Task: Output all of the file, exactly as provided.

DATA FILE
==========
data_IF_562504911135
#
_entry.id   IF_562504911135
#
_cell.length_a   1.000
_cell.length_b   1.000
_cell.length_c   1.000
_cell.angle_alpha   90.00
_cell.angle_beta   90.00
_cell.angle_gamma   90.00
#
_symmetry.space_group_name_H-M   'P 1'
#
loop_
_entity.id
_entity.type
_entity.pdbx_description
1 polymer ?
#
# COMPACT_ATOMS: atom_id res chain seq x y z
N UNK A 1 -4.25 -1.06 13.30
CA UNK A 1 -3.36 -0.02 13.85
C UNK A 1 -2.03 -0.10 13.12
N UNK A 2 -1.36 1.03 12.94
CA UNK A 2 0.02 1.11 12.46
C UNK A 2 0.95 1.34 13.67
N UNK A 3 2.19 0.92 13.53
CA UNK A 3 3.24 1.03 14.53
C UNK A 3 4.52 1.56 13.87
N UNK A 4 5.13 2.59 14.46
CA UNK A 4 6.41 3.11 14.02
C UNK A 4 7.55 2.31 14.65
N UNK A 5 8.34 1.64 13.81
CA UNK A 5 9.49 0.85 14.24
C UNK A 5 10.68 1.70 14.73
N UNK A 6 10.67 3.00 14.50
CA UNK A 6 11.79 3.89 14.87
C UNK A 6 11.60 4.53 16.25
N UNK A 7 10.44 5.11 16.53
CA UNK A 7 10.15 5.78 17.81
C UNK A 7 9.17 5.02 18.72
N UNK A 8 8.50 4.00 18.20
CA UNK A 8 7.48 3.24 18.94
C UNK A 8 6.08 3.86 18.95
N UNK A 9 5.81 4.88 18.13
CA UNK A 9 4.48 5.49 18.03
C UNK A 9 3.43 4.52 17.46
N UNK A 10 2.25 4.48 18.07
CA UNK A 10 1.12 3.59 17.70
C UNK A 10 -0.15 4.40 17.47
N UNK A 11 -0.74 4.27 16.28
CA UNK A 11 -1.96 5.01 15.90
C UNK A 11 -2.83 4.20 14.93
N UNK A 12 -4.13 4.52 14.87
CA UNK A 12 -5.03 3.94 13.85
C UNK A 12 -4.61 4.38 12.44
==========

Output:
data_IF_562504911135
#
_entry.id   IF_562504911135
#
_cell.length_a   1.000
_cell.length_b   1.000
_cell.length_c   1.000
_cell.angle_alpha   90.00
_cell.angle_beta   90.00
_cell.angle_gamma   90.00
#
_symmetry.space_group_name_H-M   'P 1'
#
loop_
_entity.id
_entity.type
_entity.pdbx_description
1 polymer ?
#
# COMPACT_ATOMS: atom_id res chain seq x y z
N UNK A 1 -4.25 -1.06 13.30
CA UNK A 1 -3.36 -0.02 13.85
C UNK A 1 -2.03 -0.10 13.12
N UNK A 2 -1.36 1.03 12.94
CA UNK A 2 0.02 1.11 12.46
C UNK A 2 0.95 1.34 13.67
N UNK A 3 2.19 0.92 13.53
CA UNK A 3 3.24 1.03 14.53
C UNK A 3 4.52 1.56 13.87
N UNK A 4 5.13 2.59 14.46
CA UNK A 4 6.41 3.11 14.02
C UNK A 4 7.55 2.31 14.65
N UNK A 5 8.34 1.64 13.81
CA UNK A 5 9.49 0.85 14.24
C UNK A 5 10.68 1.70 14.73
N UNK A 6 10.67 3.00 14.50
CA UNK A 6 11.79 3.89 14.87
C UNK A 6 11.60 4.53 16.25
N UNK A 7 10.44 5.11 16.53
CA UNK A 7 10.15 5.78 17.81
C UNK A 7 9.17 5.02 18.72
N UNK A 8 8.50 4.00 18.20
CA UNK A 8 7.48 3.24 18.94
C UNK A 8 6.08 3.86 18.95
N UNK A 9 5.81 4.88 18.13
CA UNK A 9 4.48 5.49 18.03
C UNK A 9 3.43 4.52 17.46
N UNK A 10 2.25 4.48 18.07
CA UNK A 10 1.12 3.59 17.70
C UNK A 10 -0.15 4.40 17.47
N UNK A 11 -0.74 4.27 16.28
CA UNK A 11 -1.96 5.01 15.90
C UNK A 11 -2.83 4.20 14.93
N UNK A 12 -4.13 4.52 14.87
CA UNK A 12 -5.03 3.94 13.85
C UNK A 12 -4.61 4.38 12.44